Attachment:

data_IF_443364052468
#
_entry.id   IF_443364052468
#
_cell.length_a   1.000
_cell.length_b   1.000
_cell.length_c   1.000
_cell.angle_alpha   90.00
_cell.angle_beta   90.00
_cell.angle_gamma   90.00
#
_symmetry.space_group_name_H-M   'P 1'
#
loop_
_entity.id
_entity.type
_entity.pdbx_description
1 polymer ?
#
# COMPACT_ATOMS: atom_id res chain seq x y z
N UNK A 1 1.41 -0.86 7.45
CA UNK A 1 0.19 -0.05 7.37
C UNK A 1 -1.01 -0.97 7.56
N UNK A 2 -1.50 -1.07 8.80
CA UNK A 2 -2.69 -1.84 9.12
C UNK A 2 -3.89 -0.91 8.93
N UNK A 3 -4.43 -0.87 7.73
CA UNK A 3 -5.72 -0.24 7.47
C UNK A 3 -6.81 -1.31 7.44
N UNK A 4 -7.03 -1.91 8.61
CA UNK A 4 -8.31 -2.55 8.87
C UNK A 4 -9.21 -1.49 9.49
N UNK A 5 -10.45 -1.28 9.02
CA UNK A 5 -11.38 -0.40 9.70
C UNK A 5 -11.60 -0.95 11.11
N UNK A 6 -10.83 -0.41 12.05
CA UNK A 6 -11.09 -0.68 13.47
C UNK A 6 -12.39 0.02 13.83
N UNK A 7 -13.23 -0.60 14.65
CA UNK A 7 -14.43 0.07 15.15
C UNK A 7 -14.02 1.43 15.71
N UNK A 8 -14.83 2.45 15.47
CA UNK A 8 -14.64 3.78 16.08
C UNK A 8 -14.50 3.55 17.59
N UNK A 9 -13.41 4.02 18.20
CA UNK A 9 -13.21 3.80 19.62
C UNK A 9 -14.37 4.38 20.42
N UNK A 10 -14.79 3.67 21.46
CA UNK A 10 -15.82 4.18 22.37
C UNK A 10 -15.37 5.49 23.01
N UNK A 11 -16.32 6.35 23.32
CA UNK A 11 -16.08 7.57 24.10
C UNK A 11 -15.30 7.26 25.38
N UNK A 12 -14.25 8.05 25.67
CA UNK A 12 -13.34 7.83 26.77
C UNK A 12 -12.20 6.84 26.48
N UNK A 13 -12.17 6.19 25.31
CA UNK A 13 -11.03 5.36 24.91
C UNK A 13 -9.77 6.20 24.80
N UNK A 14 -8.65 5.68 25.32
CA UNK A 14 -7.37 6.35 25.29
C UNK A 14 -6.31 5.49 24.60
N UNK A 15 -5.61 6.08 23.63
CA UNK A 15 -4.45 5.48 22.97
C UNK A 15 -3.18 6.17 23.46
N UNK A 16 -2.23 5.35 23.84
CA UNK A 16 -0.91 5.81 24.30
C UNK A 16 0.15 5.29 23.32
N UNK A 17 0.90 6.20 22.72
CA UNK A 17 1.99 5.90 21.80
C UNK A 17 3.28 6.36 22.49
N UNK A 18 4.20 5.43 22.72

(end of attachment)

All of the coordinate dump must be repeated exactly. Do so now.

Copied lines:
data_IF_443364052468
#
_entry.id   IF_443364052468
#
_cell.length_a   1.000
_cell.length_b   1.000
_cell.length_c   1.000
_cell.angle_alpha   90.00
_cell.angle_beta   90.00
_cell.angle_gamma   90.00
#
_symmetry.space_group_name_H-M   'P 1'
#
loop_
_entity.id
_entity.type
_entity.pdbx_description
1 polymer ?
#
# COMPACT_ATOMS: atom_id res chain seq x y z
N UNK A 1 1.41 -0.86 7.45
CA UNK A 1 0.19 -0.05 7.37
C UNK A 1 -1.01 -0.97 7.56
N UNK A 2 -1.50 -1.07 8.80
CA UNK A 2 -2.69 -1.84 9.12
C UNK A 2 -3.89 -0.91 8.93
N UNK A 3 -4.43 -0.87 7.73
CA UNK A 3 -5.72 -0.24 7.47
C UNK A 3 -6.81 -1.31 7.44
N UNK A 4 -7.03 -1.91 8.61
CA UNK A 4 -8.31 -2.55 8.87
C UNK A 4 -9.21 -1.49 9.49
N UNK A 5 -10.45 -1.28 9.02
CA UNK A 5 -11.38 -0.40 9.70
C UNK A 5 -11.60 -0.95 11.11
N UNK A 6 -10.83 -0.41 12.05
CA UNK A 6 -11.09 -0.68 13.47
C UNK A 6 -12.39 0.02 13.83
N UNK A 7 -13.23 -0.60 14.65
CA UNK A 7 -14.43 0.07 15.15
C UNK A 7 -14.02 1.43 15.71
N UNK A 8 -14.83 2.45 15.47
CA UNK A 8 -14.64 3.78 16.08
C UNK A 8 -14.50 3.55 17.59
N UNK A 9 -13.41 4.02 18.20
CA UNK A 9 -13.21 3.80 19.62
C UNK A 9 -14.37 4.38 20.42
N UNK A 10 -14.79 3.67 21.46
CA UNK A 10 -15.82 4.18 22.37
C UNK A 10 -15.37 5.49 23.01
N UNK A 11 -16.32 6.35 23.32
CA UNK A 11 -16.08 7.57 24.10
C UNK A 11 -15.30 7.26 25.38
N UNK A 12 -14.25 8.05 25.67
CA UNK A 12 -13.34 7.83 26.77
C UNK A 12 -12.20 6.84 26.48
N UNK A 13 -12.17 6.19 25.31
CA UNK A 13 -11.03 5.36 24.91
C UNK A 13 -9.77 6.20 24.80
N UNK A 14 -8.65 5.68 25.32
CA UNK A 14 -7.37 6.35 25.29
C UNK A 14 -6.31 5.49 24.60
N UNK A 15 -5.61 6.08 23.63
CA UNK A 15 -4.45 5.48 22.97
C UNK A 15 -3.18 6.17 23.46
N UNK A 16 -2.23 5.35 23.84
CA UNK A 16 -0.91 5.81 24.30
C UNK A 16 0.15 5.29 23.32
N UNK A 17 0.90 6.20 22.72
CA UNK A 17 1.99 5.90 21.80
C UNK A 17 3.28 6.36 22.49
N UNK A 18 4.20 5.43 22.72